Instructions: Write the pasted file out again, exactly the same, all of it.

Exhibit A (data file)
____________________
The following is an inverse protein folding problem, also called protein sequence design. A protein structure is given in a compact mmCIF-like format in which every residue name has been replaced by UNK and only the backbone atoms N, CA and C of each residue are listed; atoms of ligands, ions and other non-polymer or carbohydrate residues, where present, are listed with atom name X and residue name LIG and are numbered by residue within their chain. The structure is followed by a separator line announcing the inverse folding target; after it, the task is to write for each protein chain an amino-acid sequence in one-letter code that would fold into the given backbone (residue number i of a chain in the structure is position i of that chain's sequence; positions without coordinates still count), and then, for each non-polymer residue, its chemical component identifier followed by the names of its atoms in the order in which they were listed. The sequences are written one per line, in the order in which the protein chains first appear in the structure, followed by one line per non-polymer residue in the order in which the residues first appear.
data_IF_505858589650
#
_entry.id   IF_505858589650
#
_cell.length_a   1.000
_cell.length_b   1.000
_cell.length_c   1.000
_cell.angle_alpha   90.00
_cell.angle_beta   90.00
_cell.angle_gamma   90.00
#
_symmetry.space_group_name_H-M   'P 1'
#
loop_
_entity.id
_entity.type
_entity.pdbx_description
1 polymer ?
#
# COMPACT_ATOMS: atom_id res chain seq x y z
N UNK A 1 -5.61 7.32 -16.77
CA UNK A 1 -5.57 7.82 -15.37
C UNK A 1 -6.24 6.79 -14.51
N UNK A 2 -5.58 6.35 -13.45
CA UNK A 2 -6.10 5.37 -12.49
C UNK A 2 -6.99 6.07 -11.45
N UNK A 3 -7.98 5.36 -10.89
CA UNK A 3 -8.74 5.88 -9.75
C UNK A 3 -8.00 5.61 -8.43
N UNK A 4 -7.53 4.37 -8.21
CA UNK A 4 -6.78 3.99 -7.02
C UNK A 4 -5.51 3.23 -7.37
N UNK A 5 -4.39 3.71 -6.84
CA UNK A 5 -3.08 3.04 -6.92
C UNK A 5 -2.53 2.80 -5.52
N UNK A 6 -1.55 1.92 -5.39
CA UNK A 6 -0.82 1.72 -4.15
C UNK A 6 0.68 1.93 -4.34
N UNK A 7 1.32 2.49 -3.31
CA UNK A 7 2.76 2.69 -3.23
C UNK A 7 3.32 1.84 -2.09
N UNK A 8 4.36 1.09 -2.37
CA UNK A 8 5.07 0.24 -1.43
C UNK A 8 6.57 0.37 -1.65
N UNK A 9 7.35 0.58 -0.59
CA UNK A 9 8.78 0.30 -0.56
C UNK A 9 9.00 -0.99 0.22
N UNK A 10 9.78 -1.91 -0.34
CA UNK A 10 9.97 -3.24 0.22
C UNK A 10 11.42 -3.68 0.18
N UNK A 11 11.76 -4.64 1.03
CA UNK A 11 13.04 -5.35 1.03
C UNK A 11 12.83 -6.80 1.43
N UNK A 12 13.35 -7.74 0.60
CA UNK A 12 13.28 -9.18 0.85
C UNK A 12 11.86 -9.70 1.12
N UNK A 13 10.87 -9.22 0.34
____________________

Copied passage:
The following is an inverse protein folding problem, also called protein sequence design. A protein structure is given in a compact mmCIF-like format in which every residue name has been replaced by UNK and only the backbone atoms N, CA and C of each residue are listed; atoms of ligands, ions and other non-polymer or carbohydrate residues, where present, are listed with atom name X and residue name LIG and are numbered by residue within their chain. The structure is followed by a separator line announcing the inverse folding target; after it, the task is to write for each protein chain an amino-acid sequence in one-letter code that would fold into the given backbone (residue number i of a chain in the structure is position i of that chain's sequence; positions without coordinates still count), and then, for each non-polymer residue, its chemical component identifier followed by the names of its atoms in the order in which they were listed. The sequences are written one per line, in the order in which the protein chains first appear in the structure, followed by one line per non-polymer residue in the order in which the residues first appear.
data_IF_505858589650
#
_entry.id   IF_505858589650
#
_cell.length_a   1.000
_cell.length_b   1.000
_cell.length_c   1.000
_cell.angle_alpha   90.00
_cell.angle_beta   90.00
_cell.angle_gamma   90.00
#
_symmetry.space_group_name_H-M   'P 1'
#
loop_
_entity.id
_entity.type
_entity.pdbx_description
1 polymer ?
#
# COMPACT_ATOMS: atom_id res chain seq x y z
N UNK A 1 -5.61 7.32 -16.77
CA UNK A 1 -5.57 7.82 -15.37
C UNK A 1 -6.24 6.79 -14.51
N UNK A 2 -5.58 6.35 -13.45
CA UNK A 2 -6.10 5.37 -12.49
C UNK A 2 -6.99 6.07 -11.45
N UNK A 3 -7.98 5.36 -10.89
CA UNK A 3 -8.74 5.88 -9.75
C UNK A 3 -8.00 5.61 -8.43
N UNK A 4 -7.53 4.37 -8.21
CA UNK A 4 -6.78 3.99 -7.02
C UNK A 4 -5.51 3.23 -7.37
N UNK A 5 -4.39 3.71 -6.84
CA UNK A 5 -3.08 3.04 -6.92
C UNK A 5 -2.53 2.80 -5.52
N UNK A 6 -1.55 1.92 -5.39
CA UNK A 6 -0.82 1.72 -4.15
C UNK A 6 0.68 1.93 -4.34
N UNK A 7 1.32 2.49 -3.31
CA UNK A 7 2.76 2.69 -3.23
C UNK A 7 3.32 1.84 -2.09
N UNK A 8 4.36 1.09 -2.37
CA UNK A 8 5.07 0.24 -1.43
C UNK A 8 6.57 0.37 -1.65
N UNK A 9 7.35 0.58 -0.59
CA UNK A 9 8.78 0.30 -0.56
C UNK A 9 9.00 -0.99 0.22
N UNK A 10 9.78 -1.91 -0.34
CA UNK A 10 9.97 -3.24 0.22
C UNK A 10 11.42 -3.68 0.18
N UNK A 11 11.76 -4.64 1.03
CA UNK A 11 13.04 -5.35 1.03
C UNK A 11 12.83 -6.80 1.43
N UNK A 12 13.35 -7.74 0.60
CA UNK A 12 13.28 -9.18 0.85
C UNK A 12 11.86 -9.70 1.12
N UNK A 13 10.87 -9.22 0.34